By Andrea Shalal and Kopano Gumbi
PRETORIA (Reuters) – U.S. Treasury Secretary Janet Yellen on Thursday hailed South Africa’s “bold” participation in a campaign led by the U.S. and others. The state-backed Energy Transition Partnership Western nations, but avoided mentioning concerns over U.S. military exercises planned in Pretoria with China and Russia.
Yellen spoke to reporters in Pretoria alongside South African Finance Minister Enoch Godonwana, her third stop in nearly two years – The week-long trip to Africa comes just days after Russian Foreign Minister Sergey Lavrov visited South Africa. Several issues are planned, including Zambia’s stalled sovereign debt restructuring efforts, given South Africa’s key role in the country’s creditor committee.
“The United States takes our relationship with South Africa very seriously,” Yellen said in her comments, including no mention of Russia or China, nor of White House plans for a joint military meeting with both countries in Pretoria. Exercise concerns.
Godongwana said the two countries will discuss combating terrorism financing, climate financing, solving sovereign issues Africa debt crisis and global issues will be major economies next month G20 Part of a group meeting.
He called Yellen’s visit a “significant” moment, noting that the U.S. Treasury Secretary last visited at 2014 and applauding Yellen’s announcement Wednesday that the U.S. and South Africa A joint taskforce to combat the financing of wildlife trafficking is being formed.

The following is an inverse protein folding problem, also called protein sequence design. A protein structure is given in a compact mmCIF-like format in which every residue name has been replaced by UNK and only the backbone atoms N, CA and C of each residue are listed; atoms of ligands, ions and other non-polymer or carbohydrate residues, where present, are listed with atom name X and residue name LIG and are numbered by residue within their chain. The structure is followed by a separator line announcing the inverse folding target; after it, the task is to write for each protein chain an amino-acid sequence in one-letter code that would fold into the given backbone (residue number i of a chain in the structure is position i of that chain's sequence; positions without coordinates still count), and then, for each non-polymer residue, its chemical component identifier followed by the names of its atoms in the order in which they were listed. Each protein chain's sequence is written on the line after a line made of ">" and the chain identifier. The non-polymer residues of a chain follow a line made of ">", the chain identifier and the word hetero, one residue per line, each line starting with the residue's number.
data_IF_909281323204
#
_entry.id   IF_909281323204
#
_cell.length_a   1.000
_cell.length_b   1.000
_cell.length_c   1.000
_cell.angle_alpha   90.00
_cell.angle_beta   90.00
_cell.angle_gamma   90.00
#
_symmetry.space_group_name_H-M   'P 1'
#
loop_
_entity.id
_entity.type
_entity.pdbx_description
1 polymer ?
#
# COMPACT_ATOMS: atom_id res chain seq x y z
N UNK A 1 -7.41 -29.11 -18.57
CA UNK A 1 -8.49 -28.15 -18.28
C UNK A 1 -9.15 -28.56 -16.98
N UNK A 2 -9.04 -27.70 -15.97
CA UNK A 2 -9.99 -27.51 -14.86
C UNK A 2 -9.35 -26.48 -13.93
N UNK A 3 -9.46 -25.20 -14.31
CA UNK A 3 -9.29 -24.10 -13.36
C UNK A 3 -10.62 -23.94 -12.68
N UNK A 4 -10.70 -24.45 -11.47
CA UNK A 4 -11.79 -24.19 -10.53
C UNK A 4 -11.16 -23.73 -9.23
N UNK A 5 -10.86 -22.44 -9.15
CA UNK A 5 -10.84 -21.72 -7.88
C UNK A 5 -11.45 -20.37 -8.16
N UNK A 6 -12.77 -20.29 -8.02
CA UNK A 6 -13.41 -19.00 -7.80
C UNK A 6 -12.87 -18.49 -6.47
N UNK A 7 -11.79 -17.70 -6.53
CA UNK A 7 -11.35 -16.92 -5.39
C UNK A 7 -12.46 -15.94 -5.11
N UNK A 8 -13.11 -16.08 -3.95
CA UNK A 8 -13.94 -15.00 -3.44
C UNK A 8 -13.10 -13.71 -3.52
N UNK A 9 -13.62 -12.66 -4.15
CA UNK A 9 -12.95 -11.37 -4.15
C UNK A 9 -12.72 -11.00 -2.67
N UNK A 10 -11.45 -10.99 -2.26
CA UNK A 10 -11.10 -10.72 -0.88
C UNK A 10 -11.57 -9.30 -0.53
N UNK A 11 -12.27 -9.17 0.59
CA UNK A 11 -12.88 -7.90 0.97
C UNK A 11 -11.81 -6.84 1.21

The U.S. Treasury Department made no statement on Wednesday’s closed-door meeting between Yellen and South African President Cyril Ramaphosa, which Pretoria described as a “courtesy call.” “.
South Africa has been one of Moscow’s most important allies in the 24 invasion of Ukraine last February.
Yellen’s trip kicks off a year-long charm offensive by top U.S. leaders to Africa aimed at deepening U.S. economic ties with the continent and countering China’s longstanding trade and lending woes Dominance with many African countries.
During her visit, Yellen stressed the right of countries to choose their trading partners, while emphasizing transparency and persistence in engagement with the United States.
Finance ministers who met with the South African central bank governor later on Thursday singled out South Africa’s “Partnership for a Just Energy Transition”, which recently 2021 is backed by the United States of America, United Kingdom, France, Germany and the European Union. They pledged a total of $8.5 billion to accelerate South Africa’s transition from fossil fuels to renewable energy, but the total cost would be much higher.
“This partnership represents a bold first step in South Africa’s efforts to expand access to electricity and reliability, and create a low-carbon and climate-resilient economy,” Yellen said, It added that this would “relieve severe financial pressure on the South African economy from the energy sector.”